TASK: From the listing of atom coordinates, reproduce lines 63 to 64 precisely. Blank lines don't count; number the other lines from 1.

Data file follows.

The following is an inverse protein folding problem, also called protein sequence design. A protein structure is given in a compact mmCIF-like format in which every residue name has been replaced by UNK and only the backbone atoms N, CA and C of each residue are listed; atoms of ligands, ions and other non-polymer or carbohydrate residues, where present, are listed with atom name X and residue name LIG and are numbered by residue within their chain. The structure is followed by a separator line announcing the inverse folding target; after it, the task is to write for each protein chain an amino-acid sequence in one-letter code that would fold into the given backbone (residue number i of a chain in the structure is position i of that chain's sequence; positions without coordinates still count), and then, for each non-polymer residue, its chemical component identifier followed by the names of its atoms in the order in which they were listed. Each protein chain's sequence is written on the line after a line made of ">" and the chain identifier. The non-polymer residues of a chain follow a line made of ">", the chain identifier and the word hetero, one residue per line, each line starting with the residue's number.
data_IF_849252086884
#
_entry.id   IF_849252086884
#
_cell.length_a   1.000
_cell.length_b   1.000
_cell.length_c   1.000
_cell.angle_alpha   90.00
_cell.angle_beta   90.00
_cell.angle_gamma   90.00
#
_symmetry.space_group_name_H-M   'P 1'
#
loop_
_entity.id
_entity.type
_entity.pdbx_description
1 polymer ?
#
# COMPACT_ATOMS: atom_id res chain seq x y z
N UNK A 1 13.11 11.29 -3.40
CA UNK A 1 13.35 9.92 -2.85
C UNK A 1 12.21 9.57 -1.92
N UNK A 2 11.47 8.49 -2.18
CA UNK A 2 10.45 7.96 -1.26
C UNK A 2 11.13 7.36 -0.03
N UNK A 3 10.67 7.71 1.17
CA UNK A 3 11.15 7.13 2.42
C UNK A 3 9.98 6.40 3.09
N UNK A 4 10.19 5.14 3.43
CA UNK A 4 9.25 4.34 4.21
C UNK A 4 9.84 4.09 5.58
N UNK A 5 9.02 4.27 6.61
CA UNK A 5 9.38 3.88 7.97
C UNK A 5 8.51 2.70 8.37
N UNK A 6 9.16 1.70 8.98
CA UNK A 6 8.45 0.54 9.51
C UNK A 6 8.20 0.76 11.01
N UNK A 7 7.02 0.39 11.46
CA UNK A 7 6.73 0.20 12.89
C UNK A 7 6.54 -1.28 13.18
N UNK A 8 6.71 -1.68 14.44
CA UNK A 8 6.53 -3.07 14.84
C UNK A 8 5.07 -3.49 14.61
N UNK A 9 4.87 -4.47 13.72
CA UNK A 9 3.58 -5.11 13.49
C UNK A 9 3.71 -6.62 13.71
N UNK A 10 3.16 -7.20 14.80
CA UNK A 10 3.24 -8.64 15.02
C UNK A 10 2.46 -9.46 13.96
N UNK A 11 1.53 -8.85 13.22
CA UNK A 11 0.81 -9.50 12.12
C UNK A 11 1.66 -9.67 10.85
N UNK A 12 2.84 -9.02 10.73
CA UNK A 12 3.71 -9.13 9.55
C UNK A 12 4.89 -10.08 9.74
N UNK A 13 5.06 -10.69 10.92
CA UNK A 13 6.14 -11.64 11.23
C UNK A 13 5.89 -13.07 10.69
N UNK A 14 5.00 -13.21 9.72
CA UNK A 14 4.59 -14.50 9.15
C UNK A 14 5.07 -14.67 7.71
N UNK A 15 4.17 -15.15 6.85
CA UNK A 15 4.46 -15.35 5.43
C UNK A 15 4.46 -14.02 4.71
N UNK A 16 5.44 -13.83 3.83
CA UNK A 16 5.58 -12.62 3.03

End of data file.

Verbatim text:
C UNK A 14 5.07 -14.67 7.71
N UNK A 15 4.17 -15.15 6.85